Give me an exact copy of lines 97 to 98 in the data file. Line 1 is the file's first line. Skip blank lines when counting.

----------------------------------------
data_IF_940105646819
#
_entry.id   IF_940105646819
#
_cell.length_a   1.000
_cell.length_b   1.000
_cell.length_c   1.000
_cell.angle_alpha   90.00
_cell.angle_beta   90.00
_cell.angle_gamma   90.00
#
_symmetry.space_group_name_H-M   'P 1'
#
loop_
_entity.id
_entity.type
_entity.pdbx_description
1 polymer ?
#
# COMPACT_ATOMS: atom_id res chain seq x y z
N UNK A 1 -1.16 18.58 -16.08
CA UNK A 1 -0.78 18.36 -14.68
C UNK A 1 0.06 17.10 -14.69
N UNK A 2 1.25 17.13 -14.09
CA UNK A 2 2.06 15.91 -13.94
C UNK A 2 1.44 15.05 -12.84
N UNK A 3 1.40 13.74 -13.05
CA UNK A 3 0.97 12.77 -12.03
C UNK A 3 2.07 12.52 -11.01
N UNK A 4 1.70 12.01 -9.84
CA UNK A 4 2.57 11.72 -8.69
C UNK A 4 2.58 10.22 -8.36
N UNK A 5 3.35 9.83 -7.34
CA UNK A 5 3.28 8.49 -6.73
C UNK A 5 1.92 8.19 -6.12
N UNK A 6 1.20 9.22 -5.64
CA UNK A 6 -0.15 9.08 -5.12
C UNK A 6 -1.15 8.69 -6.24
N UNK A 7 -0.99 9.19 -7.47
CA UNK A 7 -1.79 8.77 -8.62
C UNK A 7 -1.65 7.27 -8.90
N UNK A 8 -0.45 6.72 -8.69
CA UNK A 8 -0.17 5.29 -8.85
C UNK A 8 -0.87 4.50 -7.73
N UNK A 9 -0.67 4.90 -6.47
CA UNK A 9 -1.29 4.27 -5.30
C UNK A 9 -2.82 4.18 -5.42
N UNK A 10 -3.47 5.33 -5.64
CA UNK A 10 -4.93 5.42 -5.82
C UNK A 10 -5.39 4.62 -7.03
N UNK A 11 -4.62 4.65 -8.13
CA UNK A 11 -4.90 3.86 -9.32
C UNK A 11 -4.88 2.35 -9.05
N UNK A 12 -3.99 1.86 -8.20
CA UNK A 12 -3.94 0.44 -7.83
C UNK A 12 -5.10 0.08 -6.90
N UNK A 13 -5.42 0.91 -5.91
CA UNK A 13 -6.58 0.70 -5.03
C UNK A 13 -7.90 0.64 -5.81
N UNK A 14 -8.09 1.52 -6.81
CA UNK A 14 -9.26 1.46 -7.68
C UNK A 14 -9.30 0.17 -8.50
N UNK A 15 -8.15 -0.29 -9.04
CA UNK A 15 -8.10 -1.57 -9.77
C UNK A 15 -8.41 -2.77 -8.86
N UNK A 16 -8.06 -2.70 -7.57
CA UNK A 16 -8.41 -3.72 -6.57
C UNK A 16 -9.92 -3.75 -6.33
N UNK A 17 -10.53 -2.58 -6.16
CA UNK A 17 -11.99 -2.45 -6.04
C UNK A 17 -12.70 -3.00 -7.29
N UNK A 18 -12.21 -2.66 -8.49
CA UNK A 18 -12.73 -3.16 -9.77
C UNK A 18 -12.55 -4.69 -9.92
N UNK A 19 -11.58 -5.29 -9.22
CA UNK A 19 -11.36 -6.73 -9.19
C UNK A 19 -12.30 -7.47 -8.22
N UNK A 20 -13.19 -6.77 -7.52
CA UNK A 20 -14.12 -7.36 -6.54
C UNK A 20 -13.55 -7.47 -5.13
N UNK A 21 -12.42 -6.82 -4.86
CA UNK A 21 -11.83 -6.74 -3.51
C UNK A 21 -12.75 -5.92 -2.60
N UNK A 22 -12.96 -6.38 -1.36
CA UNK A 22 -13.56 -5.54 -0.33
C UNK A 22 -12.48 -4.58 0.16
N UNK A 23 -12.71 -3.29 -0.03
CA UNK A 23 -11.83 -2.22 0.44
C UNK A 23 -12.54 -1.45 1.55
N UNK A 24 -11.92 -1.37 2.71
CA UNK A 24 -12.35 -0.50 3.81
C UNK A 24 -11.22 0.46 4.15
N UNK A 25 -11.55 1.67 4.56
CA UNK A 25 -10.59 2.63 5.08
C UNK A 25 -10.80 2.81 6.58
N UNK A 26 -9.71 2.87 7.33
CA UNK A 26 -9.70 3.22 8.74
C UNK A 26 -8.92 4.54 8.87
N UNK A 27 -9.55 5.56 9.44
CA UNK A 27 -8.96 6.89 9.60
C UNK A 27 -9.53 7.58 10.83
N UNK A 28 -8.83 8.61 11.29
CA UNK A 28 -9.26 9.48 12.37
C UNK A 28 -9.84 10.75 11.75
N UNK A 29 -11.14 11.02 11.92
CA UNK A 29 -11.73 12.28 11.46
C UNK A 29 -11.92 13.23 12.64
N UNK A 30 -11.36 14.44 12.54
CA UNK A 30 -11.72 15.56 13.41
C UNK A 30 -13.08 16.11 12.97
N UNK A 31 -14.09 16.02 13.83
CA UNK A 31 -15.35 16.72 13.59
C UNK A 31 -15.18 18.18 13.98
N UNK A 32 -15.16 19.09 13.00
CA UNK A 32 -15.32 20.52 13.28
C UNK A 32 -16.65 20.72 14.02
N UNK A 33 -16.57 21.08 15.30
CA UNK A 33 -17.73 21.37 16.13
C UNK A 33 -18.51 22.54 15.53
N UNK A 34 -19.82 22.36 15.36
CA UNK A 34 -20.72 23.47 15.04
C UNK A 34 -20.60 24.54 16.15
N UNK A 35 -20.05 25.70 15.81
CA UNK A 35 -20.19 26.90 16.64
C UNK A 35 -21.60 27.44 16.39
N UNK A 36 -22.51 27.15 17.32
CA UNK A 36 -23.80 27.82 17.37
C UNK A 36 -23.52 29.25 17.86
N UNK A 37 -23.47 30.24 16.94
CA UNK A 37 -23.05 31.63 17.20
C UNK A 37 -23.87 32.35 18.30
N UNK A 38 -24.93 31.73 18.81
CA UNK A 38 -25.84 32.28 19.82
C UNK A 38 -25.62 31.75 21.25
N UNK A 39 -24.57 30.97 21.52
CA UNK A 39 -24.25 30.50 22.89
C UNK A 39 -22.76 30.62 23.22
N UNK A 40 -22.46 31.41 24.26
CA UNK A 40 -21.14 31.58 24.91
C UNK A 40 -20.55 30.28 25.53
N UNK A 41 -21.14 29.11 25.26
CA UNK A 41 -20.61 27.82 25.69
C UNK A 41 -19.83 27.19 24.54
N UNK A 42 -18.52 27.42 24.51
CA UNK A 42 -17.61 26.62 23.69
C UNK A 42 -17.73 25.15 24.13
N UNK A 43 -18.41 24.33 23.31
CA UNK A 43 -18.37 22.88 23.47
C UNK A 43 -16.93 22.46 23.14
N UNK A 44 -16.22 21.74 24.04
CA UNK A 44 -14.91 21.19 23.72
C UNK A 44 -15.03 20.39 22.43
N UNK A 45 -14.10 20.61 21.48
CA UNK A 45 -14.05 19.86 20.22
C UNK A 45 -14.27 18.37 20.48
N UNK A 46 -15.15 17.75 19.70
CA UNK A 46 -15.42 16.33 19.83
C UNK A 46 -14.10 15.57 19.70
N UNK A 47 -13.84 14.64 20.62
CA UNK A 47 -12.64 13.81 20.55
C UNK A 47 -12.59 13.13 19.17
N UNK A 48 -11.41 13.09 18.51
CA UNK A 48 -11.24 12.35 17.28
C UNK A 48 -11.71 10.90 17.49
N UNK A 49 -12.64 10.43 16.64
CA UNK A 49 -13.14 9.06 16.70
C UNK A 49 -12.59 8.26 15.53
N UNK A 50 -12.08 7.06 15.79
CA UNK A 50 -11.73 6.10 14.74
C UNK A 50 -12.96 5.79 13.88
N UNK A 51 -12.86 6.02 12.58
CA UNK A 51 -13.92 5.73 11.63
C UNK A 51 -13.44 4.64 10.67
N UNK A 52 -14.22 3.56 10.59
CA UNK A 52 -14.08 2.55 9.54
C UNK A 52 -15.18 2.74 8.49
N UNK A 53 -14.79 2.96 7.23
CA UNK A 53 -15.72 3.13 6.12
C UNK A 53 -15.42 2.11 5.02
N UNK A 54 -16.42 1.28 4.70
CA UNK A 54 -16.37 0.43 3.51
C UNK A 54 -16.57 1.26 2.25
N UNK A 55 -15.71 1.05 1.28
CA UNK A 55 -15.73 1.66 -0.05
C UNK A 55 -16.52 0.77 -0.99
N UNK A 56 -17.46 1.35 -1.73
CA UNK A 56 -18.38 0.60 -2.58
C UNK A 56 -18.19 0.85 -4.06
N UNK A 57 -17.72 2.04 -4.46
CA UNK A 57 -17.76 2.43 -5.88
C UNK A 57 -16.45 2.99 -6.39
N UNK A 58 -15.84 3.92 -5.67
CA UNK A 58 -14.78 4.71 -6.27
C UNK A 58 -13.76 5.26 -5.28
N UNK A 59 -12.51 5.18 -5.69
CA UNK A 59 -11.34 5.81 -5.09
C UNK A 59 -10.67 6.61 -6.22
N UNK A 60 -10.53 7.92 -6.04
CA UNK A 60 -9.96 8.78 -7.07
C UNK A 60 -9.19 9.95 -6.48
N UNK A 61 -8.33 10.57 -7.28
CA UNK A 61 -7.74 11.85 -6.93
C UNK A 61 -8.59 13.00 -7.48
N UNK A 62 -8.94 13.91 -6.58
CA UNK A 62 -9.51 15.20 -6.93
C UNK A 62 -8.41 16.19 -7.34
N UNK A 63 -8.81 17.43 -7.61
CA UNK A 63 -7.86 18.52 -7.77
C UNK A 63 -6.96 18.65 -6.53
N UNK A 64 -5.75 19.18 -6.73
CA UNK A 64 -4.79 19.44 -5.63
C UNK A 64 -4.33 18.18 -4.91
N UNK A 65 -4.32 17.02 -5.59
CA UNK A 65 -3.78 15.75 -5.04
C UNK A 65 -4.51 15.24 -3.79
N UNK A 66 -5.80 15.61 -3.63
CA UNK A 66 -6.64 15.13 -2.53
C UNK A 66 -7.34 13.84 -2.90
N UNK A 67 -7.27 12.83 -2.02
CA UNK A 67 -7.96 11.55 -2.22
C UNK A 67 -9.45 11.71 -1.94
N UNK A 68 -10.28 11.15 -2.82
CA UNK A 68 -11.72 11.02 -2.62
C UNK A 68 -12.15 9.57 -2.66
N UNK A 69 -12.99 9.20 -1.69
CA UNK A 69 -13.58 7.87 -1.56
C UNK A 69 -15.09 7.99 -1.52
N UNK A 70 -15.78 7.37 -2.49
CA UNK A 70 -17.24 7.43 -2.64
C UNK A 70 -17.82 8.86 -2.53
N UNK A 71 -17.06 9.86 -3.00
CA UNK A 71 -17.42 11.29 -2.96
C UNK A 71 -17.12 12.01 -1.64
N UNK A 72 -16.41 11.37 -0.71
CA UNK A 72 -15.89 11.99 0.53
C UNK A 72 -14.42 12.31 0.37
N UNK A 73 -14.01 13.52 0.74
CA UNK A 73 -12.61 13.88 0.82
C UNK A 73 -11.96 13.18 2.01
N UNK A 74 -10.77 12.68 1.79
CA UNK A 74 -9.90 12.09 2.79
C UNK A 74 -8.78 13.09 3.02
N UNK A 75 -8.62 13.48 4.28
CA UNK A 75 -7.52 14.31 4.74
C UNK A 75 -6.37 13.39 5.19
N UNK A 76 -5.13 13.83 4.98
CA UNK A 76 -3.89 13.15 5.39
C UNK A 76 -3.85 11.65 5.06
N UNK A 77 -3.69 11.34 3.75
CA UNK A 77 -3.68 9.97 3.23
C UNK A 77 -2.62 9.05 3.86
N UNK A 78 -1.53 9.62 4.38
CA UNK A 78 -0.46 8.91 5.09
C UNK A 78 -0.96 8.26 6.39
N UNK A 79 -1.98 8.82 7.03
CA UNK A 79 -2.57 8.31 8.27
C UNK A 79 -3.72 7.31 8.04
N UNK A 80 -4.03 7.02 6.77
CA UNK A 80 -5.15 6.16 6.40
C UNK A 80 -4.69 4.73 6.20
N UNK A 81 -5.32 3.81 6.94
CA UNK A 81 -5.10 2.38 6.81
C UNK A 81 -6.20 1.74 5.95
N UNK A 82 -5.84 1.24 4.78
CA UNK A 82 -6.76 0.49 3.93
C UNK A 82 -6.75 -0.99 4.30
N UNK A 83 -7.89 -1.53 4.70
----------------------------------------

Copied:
CA UNK A 26 -9.70 3.22 8.74
C UNK A 26 -8.92 4.54 8.87